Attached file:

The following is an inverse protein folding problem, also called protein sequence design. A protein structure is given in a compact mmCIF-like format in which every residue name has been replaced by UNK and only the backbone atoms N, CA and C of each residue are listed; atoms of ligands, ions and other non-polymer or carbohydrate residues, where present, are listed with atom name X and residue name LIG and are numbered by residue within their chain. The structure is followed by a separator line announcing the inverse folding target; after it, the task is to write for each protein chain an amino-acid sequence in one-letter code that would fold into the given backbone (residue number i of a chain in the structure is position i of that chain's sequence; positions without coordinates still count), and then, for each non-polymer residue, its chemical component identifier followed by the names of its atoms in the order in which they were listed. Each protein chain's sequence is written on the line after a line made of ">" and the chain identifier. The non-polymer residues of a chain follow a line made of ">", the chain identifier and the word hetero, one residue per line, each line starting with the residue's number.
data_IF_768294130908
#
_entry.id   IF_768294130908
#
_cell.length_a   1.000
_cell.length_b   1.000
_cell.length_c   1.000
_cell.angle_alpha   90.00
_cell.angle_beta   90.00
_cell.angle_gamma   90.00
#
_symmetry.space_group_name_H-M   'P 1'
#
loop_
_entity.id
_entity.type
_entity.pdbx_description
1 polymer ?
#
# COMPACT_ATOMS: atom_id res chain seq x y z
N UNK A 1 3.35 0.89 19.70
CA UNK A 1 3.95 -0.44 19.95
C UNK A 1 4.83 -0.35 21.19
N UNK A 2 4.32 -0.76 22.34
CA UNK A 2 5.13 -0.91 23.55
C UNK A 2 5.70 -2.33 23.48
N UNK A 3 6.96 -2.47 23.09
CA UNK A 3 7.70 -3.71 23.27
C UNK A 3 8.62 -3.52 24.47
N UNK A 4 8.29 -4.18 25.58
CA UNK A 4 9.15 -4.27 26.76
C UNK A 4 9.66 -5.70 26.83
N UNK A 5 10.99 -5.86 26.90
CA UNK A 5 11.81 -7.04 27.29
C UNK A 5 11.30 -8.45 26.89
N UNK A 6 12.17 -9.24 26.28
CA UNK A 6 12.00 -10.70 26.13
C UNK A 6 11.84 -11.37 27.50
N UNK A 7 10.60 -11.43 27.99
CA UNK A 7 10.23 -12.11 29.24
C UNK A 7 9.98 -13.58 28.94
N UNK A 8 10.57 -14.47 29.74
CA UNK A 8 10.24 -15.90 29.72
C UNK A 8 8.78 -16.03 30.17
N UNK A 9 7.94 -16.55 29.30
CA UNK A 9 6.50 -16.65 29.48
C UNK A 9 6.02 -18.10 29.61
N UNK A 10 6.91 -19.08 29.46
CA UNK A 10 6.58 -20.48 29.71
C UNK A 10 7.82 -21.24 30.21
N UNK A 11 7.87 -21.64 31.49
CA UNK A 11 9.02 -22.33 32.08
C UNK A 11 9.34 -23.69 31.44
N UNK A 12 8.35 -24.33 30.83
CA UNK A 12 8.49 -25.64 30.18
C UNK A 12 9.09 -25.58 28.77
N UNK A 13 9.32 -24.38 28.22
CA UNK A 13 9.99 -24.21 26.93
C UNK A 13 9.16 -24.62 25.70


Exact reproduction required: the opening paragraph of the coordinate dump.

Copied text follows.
The following is an inverse protein folding problem, also called protein sequence design. A protein structure is given in a compact mmCIF-like format in which every residue name has been replaced by UNK and only the backbone atoms N, CA and C of each residue are listed; atoms of ligands, ions and other non-polymer or carbohydrate residues, where present, are listed with atom name X and residue name LIG and are numbered by residue within their chain. The structure is followed by a separator line announcing the inverse folding target; after it, the task is to write for each protein chain an amino-acid sequence in one-letter code that would fold into the given backbone (residue number i of a chain in the structure is position i of that chain's sequence; positions without coordinates still count), and then, for each non-polymer residue, its chemical component identifier followed by the names of its atoms in the order in which they were listed. Each protein chain's sequence is written on the line after a line made of ">" and the chain identifier. The non-polymer residues of a chain follow a line made of ">", the chain identifier and the word hetero, one residue per line, each line starting with the residue's number.